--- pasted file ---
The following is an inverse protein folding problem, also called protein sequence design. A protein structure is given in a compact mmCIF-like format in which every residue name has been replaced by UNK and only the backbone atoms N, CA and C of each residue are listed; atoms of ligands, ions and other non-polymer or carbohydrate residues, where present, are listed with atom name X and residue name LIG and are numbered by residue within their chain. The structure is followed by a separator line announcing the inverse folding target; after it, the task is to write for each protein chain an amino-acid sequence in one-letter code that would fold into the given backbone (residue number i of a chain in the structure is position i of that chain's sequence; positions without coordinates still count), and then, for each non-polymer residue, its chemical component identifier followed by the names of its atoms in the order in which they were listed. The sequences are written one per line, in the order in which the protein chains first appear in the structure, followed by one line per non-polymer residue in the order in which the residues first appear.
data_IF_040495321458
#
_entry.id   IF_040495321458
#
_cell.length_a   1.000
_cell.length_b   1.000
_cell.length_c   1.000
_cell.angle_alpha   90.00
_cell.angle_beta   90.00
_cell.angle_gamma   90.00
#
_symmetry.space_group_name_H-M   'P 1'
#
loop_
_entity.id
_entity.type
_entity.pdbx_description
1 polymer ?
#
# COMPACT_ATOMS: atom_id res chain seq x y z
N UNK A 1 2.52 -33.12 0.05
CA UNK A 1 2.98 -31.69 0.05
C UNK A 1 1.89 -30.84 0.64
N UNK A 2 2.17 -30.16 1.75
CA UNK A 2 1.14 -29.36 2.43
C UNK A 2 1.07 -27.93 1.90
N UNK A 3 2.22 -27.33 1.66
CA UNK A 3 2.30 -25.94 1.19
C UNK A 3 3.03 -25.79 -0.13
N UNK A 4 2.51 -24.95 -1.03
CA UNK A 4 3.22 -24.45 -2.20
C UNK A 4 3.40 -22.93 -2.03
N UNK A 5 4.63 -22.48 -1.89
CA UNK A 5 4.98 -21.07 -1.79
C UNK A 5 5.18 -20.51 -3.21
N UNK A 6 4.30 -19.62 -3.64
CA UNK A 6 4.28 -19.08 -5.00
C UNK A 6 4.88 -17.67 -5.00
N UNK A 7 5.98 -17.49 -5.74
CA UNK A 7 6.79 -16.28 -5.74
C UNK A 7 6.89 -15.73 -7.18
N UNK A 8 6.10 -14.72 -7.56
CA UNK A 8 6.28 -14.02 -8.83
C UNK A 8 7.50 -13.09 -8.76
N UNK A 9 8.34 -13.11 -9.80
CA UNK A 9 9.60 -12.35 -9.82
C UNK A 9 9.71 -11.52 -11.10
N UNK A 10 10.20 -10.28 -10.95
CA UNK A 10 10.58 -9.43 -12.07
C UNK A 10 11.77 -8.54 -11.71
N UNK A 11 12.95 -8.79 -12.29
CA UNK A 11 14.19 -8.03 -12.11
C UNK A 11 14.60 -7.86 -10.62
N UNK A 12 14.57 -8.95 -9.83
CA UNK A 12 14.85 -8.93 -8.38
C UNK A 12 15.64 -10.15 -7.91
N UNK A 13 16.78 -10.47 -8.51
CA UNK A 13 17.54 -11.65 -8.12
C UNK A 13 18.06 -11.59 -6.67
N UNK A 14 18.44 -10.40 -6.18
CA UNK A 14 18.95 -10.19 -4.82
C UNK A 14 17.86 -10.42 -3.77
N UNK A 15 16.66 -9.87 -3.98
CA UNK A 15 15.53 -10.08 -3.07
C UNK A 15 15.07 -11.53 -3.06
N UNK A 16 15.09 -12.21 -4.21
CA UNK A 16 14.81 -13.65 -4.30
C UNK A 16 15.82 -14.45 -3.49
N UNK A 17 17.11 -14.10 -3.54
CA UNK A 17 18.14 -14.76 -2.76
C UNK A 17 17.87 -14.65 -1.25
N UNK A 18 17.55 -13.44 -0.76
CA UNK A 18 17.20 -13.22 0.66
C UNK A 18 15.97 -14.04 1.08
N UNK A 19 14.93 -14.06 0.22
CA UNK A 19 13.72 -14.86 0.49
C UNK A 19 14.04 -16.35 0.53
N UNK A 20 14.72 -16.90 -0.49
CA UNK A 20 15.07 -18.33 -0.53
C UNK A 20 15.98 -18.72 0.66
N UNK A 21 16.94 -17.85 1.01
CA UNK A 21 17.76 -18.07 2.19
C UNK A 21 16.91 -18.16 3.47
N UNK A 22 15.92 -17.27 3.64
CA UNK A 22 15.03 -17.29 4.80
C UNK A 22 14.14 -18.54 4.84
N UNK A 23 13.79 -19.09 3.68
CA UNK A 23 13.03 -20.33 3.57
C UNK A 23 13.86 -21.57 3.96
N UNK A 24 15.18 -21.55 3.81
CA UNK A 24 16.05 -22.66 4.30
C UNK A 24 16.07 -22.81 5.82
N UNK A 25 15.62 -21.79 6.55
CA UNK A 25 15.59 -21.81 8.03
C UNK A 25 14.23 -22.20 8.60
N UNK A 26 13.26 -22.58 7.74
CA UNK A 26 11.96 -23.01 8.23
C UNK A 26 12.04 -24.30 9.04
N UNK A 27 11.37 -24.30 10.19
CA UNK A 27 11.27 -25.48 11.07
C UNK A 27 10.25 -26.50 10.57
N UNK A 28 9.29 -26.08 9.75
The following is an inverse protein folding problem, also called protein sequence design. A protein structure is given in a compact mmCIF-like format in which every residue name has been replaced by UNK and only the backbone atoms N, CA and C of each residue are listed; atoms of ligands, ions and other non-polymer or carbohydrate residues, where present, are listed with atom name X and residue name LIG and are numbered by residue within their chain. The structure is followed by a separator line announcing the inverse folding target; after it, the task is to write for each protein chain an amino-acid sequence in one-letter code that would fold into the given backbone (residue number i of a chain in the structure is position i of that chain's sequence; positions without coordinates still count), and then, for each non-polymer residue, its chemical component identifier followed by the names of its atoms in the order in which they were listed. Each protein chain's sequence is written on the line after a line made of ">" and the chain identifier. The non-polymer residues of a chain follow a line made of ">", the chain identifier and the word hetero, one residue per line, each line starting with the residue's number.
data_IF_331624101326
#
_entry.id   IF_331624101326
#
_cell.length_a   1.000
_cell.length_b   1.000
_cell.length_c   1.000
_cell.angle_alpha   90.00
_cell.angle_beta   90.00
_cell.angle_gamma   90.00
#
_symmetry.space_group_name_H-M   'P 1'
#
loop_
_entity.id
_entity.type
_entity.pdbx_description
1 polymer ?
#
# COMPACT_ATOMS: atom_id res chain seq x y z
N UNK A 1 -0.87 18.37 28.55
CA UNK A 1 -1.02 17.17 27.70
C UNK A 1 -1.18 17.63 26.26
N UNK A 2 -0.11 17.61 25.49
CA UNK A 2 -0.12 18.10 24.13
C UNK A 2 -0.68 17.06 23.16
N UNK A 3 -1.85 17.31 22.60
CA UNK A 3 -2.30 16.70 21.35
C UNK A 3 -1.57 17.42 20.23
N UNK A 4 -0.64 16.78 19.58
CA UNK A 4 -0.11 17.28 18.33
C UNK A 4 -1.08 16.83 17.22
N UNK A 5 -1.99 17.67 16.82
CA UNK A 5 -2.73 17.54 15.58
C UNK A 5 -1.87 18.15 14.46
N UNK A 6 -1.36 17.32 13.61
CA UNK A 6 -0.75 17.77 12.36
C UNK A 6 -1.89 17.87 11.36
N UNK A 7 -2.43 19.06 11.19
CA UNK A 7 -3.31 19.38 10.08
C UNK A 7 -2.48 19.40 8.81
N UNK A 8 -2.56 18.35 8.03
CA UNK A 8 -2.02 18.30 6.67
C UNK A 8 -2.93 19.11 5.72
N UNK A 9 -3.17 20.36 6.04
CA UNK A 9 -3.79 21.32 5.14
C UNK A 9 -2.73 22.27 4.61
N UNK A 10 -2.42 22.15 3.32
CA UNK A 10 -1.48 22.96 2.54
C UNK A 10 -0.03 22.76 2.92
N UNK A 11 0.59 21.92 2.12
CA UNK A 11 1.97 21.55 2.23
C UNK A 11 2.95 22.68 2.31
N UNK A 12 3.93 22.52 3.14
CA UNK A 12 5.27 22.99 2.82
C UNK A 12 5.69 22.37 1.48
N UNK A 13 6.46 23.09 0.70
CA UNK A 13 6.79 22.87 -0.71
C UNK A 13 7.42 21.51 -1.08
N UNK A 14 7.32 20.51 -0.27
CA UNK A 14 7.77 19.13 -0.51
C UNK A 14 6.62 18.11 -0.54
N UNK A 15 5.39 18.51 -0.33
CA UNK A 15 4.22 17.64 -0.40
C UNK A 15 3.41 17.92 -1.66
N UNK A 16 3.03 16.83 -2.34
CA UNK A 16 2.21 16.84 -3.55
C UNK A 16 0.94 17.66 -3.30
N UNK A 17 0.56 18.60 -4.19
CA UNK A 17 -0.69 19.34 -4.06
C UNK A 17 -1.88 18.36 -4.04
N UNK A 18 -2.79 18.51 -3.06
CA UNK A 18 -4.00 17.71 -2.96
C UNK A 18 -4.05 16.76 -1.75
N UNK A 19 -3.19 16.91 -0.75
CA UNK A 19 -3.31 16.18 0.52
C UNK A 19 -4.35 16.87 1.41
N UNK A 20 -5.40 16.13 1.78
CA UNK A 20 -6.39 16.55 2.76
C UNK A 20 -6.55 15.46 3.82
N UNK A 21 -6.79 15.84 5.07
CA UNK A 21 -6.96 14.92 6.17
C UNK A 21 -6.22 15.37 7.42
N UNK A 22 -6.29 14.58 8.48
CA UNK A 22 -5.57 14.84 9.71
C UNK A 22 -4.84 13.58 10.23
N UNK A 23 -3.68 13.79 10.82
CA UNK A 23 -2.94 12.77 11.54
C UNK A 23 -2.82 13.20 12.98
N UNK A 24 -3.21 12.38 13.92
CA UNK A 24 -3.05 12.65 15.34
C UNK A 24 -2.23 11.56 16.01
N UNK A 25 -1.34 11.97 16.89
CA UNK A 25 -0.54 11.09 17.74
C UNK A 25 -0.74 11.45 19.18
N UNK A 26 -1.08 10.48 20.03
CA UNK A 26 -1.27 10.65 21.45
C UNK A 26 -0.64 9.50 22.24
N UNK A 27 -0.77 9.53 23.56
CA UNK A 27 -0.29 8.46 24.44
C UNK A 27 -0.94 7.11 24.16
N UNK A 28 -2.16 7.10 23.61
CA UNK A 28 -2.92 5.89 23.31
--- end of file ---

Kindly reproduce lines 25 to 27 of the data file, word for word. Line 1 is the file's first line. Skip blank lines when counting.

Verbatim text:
N UNK A 2 2.17 -30.16 1.75
CA UNK A 2 1.14 -29.36 2.43
C UNK A 2 1.07 -27.93 1.90